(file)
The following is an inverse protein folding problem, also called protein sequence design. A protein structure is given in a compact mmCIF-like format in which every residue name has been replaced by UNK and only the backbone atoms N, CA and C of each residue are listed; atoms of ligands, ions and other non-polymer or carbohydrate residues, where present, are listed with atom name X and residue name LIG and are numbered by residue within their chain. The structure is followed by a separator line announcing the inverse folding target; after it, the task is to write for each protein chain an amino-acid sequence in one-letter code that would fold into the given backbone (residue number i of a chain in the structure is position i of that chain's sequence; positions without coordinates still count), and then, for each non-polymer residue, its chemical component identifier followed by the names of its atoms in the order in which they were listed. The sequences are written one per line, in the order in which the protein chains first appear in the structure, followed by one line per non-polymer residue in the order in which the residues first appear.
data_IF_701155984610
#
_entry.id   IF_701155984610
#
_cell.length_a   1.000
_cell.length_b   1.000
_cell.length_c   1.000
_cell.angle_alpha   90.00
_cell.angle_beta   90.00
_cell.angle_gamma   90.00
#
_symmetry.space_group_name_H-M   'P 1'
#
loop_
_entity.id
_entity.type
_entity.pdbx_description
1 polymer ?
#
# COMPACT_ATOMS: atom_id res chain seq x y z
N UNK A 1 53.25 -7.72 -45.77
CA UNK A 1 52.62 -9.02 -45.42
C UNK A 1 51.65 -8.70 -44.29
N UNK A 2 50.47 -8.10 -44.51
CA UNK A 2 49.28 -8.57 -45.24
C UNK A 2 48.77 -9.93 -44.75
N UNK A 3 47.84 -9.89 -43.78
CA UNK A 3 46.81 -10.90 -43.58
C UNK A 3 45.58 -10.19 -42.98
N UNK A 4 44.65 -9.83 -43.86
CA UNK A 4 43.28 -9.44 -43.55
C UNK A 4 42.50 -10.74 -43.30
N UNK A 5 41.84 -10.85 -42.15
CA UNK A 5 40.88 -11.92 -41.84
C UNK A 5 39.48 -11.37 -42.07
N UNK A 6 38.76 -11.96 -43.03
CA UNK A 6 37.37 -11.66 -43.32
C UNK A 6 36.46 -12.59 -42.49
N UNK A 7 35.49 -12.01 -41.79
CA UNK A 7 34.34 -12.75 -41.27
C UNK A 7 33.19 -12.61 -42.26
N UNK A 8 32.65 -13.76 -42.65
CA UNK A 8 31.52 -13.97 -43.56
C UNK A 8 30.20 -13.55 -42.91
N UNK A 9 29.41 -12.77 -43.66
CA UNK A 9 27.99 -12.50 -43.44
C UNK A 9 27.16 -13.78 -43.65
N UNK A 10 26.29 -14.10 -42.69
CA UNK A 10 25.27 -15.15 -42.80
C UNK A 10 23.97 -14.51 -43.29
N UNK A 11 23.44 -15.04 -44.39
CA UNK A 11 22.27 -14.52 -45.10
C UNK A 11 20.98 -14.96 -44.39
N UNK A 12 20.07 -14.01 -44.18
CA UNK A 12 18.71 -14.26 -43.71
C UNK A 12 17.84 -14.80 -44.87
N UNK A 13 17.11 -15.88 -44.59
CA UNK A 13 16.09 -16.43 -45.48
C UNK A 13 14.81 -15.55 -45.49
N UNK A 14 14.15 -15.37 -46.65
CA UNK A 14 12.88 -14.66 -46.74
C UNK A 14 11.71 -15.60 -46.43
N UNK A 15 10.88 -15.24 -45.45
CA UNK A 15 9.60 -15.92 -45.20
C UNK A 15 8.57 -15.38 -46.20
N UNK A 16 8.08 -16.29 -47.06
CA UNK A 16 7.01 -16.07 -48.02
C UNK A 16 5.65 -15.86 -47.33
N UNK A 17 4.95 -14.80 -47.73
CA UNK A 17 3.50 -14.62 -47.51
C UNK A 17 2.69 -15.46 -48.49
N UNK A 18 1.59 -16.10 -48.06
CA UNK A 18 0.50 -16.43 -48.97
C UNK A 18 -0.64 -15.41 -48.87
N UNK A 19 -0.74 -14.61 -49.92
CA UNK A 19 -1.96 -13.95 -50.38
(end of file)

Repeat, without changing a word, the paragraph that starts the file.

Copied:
The following is an inverse protein folding problem, also called protein sequence design. A protein structure is given in a compact mmCIF-like format in which every residue name has been replaced by UNK and only the backbone atoms N, CA and C of each residue are listed; atoms of ligands, ions and other non-polymer or carbohydrate residues, where present, are listed with atom name X and residue name LIG and are numbered by residue within their chain. The structure is followed by a separator line announcing the inverse folding target; after it, the task is to write for each protein chain an amino-acid sequence in one-letter code that would fold into the given backbone (residue number i of a chain in the structure is position i of that chain's sequence; positions without coordinates still count), and then, for each non-polymer residue, its chemical component identifier followed by the names of its atoms in the order in which they were listed. The sequences are written one per line, in the order in which the protein chains first appear in the structure, followed by one line per non-polymer residue in the order in which the residues first appear.